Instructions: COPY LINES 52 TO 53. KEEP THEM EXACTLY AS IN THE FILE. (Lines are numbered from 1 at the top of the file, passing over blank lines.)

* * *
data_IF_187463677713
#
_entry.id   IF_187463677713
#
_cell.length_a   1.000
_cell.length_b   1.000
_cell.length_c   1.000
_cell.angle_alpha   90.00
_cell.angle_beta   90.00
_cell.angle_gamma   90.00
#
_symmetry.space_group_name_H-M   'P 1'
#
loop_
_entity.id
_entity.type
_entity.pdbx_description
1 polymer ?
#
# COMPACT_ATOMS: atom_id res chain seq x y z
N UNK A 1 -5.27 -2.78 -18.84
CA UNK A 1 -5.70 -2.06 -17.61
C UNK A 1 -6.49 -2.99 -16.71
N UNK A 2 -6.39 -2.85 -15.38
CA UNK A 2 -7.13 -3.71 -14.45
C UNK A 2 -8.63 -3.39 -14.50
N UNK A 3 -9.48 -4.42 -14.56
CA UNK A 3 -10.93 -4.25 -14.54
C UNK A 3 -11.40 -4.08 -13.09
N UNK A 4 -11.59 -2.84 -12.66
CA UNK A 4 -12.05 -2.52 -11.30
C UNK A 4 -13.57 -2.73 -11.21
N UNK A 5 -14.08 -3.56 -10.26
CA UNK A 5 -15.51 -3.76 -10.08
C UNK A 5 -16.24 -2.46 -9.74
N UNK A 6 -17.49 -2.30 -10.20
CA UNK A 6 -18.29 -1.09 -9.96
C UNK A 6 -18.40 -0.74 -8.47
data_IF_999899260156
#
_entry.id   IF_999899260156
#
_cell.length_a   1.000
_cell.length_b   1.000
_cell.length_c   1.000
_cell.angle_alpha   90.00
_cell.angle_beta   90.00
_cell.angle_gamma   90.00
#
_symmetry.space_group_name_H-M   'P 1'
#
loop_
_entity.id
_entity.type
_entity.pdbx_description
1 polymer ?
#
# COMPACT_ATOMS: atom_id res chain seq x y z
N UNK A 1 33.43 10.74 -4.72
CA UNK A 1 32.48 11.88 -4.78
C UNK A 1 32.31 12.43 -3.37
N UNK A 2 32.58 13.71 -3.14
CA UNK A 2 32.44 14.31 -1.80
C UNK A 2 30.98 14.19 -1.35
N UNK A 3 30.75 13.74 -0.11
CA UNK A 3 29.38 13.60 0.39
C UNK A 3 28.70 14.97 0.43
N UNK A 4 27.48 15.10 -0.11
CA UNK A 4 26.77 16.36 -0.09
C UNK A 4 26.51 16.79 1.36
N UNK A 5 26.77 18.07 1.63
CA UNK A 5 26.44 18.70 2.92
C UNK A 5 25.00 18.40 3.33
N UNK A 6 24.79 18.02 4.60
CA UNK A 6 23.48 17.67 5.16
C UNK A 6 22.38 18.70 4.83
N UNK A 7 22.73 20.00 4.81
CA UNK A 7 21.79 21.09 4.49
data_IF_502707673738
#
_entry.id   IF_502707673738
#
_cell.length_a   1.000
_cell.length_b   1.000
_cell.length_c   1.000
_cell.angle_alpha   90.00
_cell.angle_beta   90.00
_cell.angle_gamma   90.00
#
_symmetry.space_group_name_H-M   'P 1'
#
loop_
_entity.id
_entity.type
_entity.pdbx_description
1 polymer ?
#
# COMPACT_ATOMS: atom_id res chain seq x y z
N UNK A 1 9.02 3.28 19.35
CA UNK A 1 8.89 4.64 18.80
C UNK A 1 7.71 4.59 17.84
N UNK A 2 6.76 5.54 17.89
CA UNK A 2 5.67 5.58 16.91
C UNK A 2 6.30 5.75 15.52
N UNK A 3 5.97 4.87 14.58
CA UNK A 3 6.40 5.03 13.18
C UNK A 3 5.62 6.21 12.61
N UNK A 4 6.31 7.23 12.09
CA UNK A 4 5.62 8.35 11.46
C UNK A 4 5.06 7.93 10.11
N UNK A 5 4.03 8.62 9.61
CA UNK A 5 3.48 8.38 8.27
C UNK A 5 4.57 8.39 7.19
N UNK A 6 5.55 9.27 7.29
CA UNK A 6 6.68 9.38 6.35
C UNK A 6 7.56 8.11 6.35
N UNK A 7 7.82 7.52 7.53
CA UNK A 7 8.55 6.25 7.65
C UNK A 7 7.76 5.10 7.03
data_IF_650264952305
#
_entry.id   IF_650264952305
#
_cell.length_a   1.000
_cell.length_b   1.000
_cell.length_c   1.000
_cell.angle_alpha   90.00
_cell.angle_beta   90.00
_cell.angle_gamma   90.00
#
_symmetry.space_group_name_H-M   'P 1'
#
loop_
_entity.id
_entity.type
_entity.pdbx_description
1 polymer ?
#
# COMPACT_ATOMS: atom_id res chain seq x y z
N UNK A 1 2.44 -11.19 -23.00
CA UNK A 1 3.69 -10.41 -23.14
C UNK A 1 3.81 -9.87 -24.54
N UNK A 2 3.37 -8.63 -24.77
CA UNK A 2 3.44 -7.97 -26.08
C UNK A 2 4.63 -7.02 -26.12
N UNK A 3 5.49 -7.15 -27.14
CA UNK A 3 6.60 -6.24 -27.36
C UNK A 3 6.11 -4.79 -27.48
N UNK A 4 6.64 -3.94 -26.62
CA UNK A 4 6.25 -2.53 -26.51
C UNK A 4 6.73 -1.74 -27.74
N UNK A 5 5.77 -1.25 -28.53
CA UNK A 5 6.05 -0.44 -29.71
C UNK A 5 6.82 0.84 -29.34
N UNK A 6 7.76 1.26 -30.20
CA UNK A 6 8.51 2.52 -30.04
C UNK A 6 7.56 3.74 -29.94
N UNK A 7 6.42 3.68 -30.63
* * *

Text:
loop_
_entity.id